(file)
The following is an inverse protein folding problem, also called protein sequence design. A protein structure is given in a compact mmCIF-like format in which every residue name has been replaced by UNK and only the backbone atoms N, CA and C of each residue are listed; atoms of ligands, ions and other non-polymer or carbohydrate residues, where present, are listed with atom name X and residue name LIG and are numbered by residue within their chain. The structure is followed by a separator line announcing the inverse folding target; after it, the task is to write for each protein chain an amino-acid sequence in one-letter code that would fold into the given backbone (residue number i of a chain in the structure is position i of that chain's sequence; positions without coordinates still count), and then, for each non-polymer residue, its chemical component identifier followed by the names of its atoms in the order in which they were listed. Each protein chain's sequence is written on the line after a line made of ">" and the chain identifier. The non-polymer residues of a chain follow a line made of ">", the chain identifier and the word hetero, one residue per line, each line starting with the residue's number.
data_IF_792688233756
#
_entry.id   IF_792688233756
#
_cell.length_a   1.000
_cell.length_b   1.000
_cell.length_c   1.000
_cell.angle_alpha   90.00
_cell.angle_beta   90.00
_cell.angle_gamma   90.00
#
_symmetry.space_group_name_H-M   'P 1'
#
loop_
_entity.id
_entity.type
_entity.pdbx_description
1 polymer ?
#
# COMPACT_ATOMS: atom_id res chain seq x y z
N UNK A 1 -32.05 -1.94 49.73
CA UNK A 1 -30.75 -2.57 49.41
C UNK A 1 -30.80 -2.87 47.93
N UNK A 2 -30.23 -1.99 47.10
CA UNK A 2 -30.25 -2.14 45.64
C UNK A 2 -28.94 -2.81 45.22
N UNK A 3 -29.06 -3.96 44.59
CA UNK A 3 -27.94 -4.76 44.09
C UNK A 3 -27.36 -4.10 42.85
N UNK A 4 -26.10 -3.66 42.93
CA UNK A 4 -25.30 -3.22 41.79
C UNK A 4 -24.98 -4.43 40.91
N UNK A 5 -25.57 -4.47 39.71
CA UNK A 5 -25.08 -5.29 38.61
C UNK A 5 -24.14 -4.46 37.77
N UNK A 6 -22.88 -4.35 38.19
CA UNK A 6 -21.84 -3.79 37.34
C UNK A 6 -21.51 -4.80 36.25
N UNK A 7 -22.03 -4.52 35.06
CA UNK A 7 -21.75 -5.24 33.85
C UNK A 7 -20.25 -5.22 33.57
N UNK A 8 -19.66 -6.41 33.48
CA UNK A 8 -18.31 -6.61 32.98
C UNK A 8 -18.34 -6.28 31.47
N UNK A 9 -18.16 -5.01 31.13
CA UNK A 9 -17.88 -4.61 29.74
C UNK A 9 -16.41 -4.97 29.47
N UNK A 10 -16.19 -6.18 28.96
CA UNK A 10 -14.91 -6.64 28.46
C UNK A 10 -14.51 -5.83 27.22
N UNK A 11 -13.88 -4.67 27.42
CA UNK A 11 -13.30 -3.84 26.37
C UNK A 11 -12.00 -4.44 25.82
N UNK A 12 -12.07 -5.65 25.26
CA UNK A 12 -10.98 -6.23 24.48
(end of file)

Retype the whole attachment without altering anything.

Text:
The following is an inverse protein folding problem, also called protein sequence design. A protein structure is given in a compact mmCIF-like format in which every residue name has been replaced by UNK and only the backbone atoms N, CA and C of each residue are listed; atoms of ligands, ions and other non-polymer or carbohydrate residues, where present, are listed with atom name X and residue name LIG and are numbered by residue within their chain. The structure is followed by a separator line announcing the inverse folding target; after it, the task is to write for each protein chain an amino-acid sequence in one-letter code that would fold into the given backbone (residue number i of a chain in the structure is position i of that chain's sequence; positions without coordinates still count), and then, for each non-polymer residue, its chemical component identifier followed by the names of its atoms in the order in which they were listed. Each protein chain's sequence is written on the line after a line made of ">" and the chain identifier. The non-polymer residues of a chain follow a line made of ">", the chain identifier and the word hetero, one residue per line, each line starting with the residue's number.
data_IF_792688233756
#
_entry.id   IF_792688233756
#
_cell.length_a   1.000
_cell.length_b   1.000
_cell.length_c   1.000
_cell.angle_alpha   90.00
_cell.angle_beta   90.00
_cell.angle_gamma   90.00
#
_symmetry.space_group_name_H-M   'P 1'
#
loop_
_entity.id
_entity.type
_entity.pdbx_description
1 polymer ?
#
# COMPACT_ATOMS: atom_id res chain seq x y z
N UNK A 1 -32.05 -1.94 49.73
CA UNK A 1 -30.75 -2.57 49.41
C UNK A 1 -30.80 -2.87 47.93
N UNK A 2 -30.23 -1.99 47.10
CA UNK A 2 -30.25 -2.14 45.64
C UNK A 2 -28.94 -2.81 45.22
N UNK A 3 -29.06 -3.96 44.59
CA UNK A 3 -27.94 -4.76 44.09
C UNK A 3 -27.36 -4.10 42.85
N UNK A 4 -26.10 -3.66 42.93
CA UNK A 4 -25.30 -3.22 41.79
C UNK A 4 -24.98 -4.43 40.91
N UNK A 5 -25.57 -4.47 39.71
CA UNK A 5 -25.08 -5.29 38.61
C UNK A 5 -24.14 -4.46 37.77
N UNK A 6 -22.88 -4.35 38.19
CA UNK A 6 -21.84 -3.79 37.34
C UNK A 6 -21.51 -4.80 36.25
N UNK A 7 -22.03 -4.52 35.06
CA UNK A 7 -21.75 -5.24 33.85
C UNK A 7 -20.25 -5.22 33.57
N UNK A 8 -19.66 -6.41 33.48
CA UNK A 8 -18.31 -6.61 32.98
C UNK A 8 -18.34 -6.28 31.47
N UNK A 9 -18.16 -5.01 31.13
CA UNK A 9 -17.88 -4.61 29.74
C UNK A 9 -16.41 -4.97 29.47
N UNK A 10 -16.19 -6.18 28.96
CA UNK A 10 -14.91 -6.64 28.46
C UNK A 10 -14.51 -5.83 27.22
N UNK A 11 -13.88 -4.67 27.42
CA UNK A 11 -13.30 -3.84 26.37
C UNK A 11 -12.00 -4.44 25.82
N UNK A 12 -12.07 -5.65 25.26
CA UNK A 12 -10.98 -6.23 24.48